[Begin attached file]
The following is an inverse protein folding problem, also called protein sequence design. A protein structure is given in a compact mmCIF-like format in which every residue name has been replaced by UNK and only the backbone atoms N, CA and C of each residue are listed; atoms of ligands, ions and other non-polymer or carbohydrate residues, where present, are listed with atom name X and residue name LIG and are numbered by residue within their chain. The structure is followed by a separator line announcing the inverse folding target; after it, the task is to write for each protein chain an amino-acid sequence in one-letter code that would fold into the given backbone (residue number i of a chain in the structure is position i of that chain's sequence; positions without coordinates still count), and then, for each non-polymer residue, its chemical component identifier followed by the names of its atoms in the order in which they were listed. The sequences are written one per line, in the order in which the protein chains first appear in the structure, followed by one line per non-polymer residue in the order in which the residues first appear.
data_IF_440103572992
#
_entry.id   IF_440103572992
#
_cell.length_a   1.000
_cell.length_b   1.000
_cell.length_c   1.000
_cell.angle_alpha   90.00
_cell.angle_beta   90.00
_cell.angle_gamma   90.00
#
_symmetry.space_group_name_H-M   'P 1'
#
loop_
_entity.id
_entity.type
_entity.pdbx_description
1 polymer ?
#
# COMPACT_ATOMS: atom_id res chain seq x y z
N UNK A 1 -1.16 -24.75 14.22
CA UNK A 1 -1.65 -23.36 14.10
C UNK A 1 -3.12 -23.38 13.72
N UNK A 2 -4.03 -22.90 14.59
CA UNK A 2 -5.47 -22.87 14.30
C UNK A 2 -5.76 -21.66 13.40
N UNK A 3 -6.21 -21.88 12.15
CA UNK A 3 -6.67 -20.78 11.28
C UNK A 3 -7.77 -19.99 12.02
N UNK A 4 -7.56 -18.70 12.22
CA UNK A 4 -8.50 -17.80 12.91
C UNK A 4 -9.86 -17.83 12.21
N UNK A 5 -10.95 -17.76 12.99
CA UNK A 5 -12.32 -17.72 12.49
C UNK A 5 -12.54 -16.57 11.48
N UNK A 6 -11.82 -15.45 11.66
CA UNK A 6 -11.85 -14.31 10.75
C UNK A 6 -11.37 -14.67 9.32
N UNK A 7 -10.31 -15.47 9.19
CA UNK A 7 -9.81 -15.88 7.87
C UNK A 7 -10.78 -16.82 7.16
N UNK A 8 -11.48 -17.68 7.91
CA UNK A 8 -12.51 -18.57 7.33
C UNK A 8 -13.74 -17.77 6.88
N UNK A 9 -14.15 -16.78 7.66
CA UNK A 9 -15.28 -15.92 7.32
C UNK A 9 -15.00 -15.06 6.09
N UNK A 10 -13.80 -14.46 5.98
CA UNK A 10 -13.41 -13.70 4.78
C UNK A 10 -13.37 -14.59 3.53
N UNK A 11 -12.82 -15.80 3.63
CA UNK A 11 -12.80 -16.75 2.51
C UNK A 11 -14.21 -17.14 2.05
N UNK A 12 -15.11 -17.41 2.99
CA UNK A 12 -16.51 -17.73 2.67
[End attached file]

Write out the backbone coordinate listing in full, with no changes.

The following is an inverse protein folding problem, also called protein sequence design. A protein structure is given in a compact mmCIF-like format in which every residue name has been replaced by UNK and only the backbone atoms N, CA and C of each residue are listed; atoms of ligands, ions and other non-polymer or carbohydrate residues, where present, are listed with atom name X and residue name LIG and are numbered by residue within their chain. The structure is followed by a separator line announcing the inverse folding target; after it, the task is to write for each protein chain an amino-acid sequence in one-letter code that would fold into the given backbone (residue number i of a chain in the structure is position i of that chain's sequence; positions without coordinates still count), and then, for each non-polymer residue, its chemical component identifier followed by the names of its atoms in the order in which they were listed. The sequences are written one per line, in the order in which the protein chains first appear in the structure, followed by one line per non-polymer residue in the order in which the residues first appear.
data_IF_440103572992
#
_entry.id   IF_440103572992
#
_cell.length_a   1.000
_cell.length_b   1.000
_cell.length_c   1.000
_cell.angle_alpha   90.00
_cell.angle_beta   90.00
_cell.angle_gamma   90.00
#
_symmetry.space_group_name_H-M   'P 1'
#
loop_
_entity.id
_entity.type
_entity.pdbx_description
1 polymer ?
#
# COMPACT_ATOMS: atom_id res chain seq x y z
N UNK A 1 -1.16 -24.75 14.22
CA UNK A 1 -1.65 -23.36 14.10
C UNK A 1 -3.12 -23.38 13.72
N UNK A 2 -4.03 -22.90 14.59
CA UNK A 2 -5.47 -22.87 14.30
C UNK A 2 -5.76 -21.66 13.40
N UNK A 3 -6.21 -21.88 12.15
CA UNK A 3 -6.67 -20.78 11.28
C UNK A 3 -7.77 -19.99 12.02
N UNK A 4 -7.56 -18.70 12.22
CA UNK A 4 -8.50 -17.80 12.91
C UNK A 4 -9.86 -17.83 12.21
N UNK A 5 -10.95 -17.76 12.99
CA UNK A 5 -12.32 -17.72 12.49
C UNK A 5 -12.54 -16.57 11.48
N UNK A 6 -11.82 -15.45 11.66
CA UNK A 6 -11.85 -14.31 10.75
C UNK A 6 -11.37 -14.67 9.32
N UNK A 7 -10.31 -15.47 9.19
CA UNK A 7 -9.81 -15.88 7.87
C UNK A 7 -10.78 -16.82 7.16
N UNK A 8 -11.48 -17.68 7.91
CA UNK A 8 -12.51 -18.57 7.33
C UNK A 8 -13.74 -17.77 6.88
N UNK A 9 -14.15 -16.78 7.66
CA UNK A 9 -15.28 -15.92 7.32
C UNK A 9 -15.00 -15.06 6.09
N UNK A 10 -13.80 -14.46 5.98
CA UNK A 10 -13.41 -13.70 4.78
C UNK A 10 -13.37 -14.59 3.53
N UNK A 11 -12.82 -15.80 3.63
CA UNK A 11 -12.80 -16.75 2.51
C UNK A 11 -14.21 -17.14 2.05
N UNK A 12 -15.11 -17.41 2.99
CA UNK A 12 -16.51 -17.73 2.67